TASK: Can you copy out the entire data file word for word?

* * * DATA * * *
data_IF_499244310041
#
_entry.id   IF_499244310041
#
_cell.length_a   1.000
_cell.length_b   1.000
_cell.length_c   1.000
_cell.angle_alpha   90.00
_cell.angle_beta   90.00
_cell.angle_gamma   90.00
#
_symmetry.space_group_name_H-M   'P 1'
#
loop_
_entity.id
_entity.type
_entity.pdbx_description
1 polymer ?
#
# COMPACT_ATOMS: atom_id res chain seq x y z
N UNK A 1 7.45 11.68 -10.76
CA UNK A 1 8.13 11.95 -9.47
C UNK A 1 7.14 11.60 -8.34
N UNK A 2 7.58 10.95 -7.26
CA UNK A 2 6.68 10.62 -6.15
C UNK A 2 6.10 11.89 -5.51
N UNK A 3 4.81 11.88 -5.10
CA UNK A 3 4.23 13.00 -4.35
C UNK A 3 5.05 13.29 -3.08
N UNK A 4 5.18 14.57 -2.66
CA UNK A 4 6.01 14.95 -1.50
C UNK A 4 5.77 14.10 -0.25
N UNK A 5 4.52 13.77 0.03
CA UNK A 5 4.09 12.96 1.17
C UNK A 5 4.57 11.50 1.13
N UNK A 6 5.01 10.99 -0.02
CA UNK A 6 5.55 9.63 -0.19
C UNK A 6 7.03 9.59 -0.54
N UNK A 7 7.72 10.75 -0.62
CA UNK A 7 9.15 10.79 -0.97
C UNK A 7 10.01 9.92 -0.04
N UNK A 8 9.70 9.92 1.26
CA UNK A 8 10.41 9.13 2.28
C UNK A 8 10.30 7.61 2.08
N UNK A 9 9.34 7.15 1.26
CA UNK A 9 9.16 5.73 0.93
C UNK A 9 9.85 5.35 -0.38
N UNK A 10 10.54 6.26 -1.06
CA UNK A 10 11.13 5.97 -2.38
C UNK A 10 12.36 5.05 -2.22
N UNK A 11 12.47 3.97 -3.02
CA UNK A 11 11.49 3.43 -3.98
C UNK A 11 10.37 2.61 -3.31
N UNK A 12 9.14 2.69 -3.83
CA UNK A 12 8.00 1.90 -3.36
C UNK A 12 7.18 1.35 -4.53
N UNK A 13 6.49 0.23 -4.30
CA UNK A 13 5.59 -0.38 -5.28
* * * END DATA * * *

data_IF_499244310041
#
_entry.id   IF_499244310041
#
_cell.length_a   1.000
_cell.length_b   1.000
_cell.length_c   1.000
_cell.angle_alpha   90.00
_cell.angle_beta   90.00
_cell.angle_gamma   90.00
#
_symmetry.space_group_name_H-M   'P 1'
#
loop_
_entity.id
_entity.type
_entity.pdbx_description
1 polymer ?
#
# COMPACT_ATOMS: atom_id res chain seq x y z
N UNK A 1 7.45 11.68 -10.76
CA UNK A 1 8.13 11.95 -9.47
C UNK A 1 7.14 11.60 -8.34
N UNK A 2 7.58 10.95 -7.26
CA UNK A 2 6.68 10.62 -6.15
C UNK A 2 6.10 11.89 -5.51
N UNK A 3 4.81 11.88 -5.10
CA UNK A 3 4.23 13.00 -4.35
C UNK A 3 5.05 13.29 -3.08
N UNK A 4 5.18 14.57 -2.66
CA UNK A 4 6.01 14.95 -1.50
C UNK A 4 5.77 14.10 -0.25
N UNK A 5 4.52 13.77 0.03
CA UNK A 5 4.09 12.96 1.17
C UNK A 5 4.57 11.50 1.13
N UNK A 6 5.01 10.99 -0.02
CA UNK A 6 5.55 9.63 -0.19
C UNK A 6 7.03 9.59 -0.54
N UNK A 7 7.72 10.75 -0.62
CA UNK A 7 9.15 10.79 -0.97
C UNK A 7 10.01 9.92 -0.04
N UNK A 8 9.70 9.92 1.26
CA UNK A 8 10.41 9.13 2.28
C UNK A 8 10.30 7.61 2.08
N UNK A 9 9.34 7.15 1.26
CA UNK A 9 9.16 5.73 0.93
C UNK A 9 9.85 5.35 -0.38
N UNK A 10 10.54 6.26 -1.06
CA UNK A 10 11.13 5.97 -2.38
C UNK A 10 12.36 5.05 -2.22
N UNK A 11 12.47 3.97 -3.02
CA UNK A 11 11.49 3.43 -3.98
C UNK A 11 10.37 2.61 -3.31
N UNK A 12 9.14 2.69 -3.83
CA UNK A 12 8.00 1.90 -3.36
C UNK A 12 7.18 1.35 -4.53
N UNK A 13 6.49 0.23 -4.30
CA UNK A 13 5.59 -0.38 -5.28